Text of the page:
By Steve White, Grand Island Bureau Chief - bio | email
Already known as the beef state, some think Nebraska is positioned to truly be the epicenter of the cattle world. But many of the breeds common in the state may owe their popularity to a research lab celebrating a big anniversary.
Driving through on a rainy spring day, one can see thousands of cattle, all sorts of breeds.
But it’s not a typical feedlot or farm. It’s the Meat Animal Research Center, perhaps the largest cattle research facility in the world.
Director Dr. John Pollak said, "It is an amazing tract land, there's 34,000 acres that we got, USDA, from Naval Ammunition Depot ."
When the area east of Hastings had finished serving its purpose in World War II, Congress set aside land for cattle research.
Now celebrating its 50th anniversary, the center still plays a vital role.
Pollak said, "We were fortunate this year to have received a significant increase so we can expand our research efforts."
The biggest project has a fancy name, the germplasm evaluation program. Simply put, the MARC scientists have spent decades evaluating breeds. And many of the cattle we see were popularized because of research done at MARC.
"Our industry was predominantly British breeds," Pollak said of the cattle business before MARC. "Simmental, Charloais, Limosin, Gelbvieh, all found their way into the U.S. and were some of the first in the germplasm evaluation project."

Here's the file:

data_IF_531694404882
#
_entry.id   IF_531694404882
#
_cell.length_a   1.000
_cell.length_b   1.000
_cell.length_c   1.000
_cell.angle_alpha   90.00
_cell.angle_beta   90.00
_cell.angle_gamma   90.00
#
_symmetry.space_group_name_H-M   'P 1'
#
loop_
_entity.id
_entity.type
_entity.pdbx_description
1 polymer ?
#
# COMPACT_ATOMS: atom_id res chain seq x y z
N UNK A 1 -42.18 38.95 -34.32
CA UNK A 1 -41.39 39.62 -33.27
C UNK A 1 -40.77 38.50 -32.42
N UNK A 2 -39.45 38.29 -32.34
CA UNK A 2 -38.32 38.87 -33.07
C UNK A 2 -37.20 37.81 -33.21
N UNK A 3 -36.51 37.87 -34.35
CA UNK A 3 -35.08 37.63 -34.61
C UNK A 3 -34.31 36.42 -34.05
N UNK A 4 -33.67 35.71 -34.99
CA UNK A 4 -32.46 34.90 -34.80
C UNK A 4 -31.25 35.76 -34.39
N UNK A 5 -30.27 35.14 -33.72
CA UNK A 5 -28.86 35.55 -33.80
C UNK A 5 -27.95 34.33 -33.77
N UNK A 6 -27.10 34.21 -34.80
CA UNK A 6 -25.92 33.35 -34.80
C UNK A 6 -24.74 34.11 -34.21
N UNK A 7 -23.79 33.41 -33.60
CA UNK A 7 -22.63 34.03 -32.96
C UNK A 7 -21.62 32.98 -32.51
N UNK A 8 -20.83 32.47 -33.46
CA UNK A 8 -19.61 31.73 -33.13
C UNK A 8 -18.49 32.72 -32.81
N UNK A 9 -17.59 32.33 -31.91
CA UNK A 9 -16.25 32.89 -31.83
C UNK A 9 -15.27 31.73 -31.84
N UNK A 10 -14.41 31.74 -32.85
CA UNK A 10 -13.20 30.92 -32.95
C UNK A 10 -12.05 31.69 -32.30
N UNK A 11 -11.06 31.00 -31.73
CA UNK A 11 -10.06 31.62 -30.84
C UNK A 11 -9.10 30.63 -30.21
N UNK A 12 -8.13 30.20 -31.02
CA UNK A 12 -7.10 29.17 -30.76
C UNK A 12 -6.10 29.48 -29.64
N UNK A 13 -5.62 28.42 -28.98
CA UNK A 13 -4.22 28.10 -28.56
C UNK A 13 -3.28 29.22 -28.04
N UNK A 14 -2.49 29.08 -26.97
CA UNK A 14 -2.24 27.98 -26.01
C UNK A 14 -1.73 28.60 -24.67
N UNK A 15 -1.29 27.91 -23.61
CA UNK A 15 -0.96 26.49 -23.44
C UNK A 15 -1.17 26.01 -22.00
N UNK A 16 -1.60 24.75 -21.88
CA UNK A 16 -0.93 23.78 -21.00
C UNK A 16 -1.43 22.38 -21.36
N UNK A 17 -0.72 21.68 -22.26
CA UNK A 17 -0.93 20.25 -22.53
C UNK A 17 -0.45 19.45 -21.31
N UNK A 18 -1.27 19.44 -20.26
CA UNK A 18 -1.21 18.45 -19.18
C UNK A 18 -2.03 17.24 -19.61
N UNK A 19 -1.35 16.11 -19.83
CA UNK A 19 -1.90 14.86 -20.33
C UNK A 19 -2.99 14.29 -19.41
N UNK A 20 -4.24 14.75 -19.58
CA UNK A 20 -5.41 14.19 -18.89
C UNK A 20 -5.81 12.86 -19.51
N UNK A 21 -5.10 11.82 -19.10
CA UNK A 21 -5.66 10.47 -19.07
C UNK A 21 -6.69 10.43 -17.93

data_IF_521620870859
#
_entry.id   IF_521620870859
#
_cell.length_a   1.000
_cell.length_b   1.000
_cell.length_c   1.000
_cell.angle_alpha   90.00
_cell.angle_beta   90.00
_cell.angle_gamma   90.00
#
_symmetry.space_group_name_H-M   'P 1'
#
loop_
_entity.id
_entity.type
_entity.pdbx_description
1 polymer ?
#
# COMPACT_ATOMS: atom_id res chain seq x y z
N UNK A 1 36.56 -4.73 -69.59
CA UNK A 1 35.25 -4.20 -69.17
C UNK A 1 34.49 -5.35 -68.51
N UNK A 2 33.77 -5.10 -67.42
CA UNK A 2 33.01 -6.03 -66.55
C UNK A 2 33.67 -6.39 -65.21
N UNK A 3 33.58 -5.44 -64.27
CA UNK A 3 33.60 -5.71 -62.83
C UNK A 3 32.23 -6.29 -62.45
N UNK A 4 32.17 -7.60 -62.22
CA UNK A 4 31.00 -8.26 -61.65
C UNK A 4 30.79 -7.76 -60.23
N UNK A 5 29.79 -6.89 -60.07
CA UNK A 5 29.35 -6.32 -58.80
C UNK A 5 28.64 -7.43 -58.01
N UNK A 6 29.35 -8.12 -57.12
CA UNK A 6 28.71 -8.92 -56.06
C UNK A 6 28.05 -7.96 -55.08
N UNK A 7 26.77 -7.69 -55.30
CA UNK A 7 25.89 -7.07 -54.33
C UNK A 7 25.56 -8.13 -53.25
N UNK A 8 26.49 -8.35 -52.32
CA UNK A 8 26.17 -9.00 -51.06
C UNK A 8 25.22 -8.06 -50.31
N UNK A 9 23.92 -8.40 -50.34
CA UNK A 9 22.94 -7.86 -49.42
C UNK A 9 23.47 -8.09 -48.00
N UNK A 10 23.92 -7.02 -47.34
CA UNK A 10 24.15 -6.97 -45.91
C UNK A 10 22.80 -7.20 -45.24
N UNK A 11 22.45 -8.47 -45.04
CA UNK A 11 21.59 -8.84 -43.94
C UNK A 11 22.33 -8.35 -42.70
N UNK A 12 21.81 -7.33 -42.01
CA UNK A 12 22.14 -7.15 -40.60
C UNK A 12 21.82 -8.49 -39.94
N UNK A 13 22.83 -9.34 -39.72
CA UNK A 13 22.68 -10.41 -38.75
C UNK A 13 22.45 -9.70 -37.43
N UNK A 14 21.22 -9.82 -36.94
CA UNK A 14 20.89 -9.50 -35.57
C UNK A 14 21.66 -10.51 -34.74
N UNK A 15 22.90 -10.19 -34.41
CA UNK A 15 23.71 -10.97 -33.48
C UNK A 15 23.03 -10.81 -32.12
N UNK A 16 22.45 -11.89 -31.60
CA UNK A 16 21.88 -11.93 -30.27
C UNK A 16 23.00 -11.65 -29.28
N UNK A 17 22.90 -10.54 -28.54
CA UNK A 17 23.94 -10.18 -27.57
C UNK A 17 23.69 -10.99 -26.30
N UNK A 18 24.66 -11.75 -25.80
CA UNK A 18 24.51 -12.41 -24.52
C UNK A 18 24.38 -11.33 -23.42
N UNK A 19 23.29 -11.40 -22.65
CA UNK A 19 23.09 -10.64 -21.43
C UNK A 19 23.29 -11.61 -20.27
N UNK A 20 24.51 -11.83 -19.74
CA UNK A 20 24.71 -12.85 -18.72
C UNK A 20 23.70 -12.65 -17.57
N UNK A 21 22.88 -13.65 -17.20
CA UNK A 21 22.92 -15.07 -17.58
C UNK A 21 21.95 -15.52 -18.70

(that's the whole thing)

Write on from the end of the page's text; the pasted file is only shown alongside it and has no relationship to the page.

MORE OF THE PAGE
Dr. Pollak came from Cornell, attracted by the genetic work. He leads a team of 100 scientists and technicians, who work with another 100 people from the University of Nebraska.
The goal is to improve sheep and hog production, and especially the cattle business. There’s little doubt that work has benefited the nation’s livestock producers, including those in Nebraska, where the goal is to be the epicenter of beef.
"It is a tremendous state for the production of beef cattle and it's growing and showing those are realistic objectives," Pollak said.
They have dozens of ongoing research projects, looking at things like E. coli and salmonella.
Officially, the center will celebrate its 50th anniversary in about a month.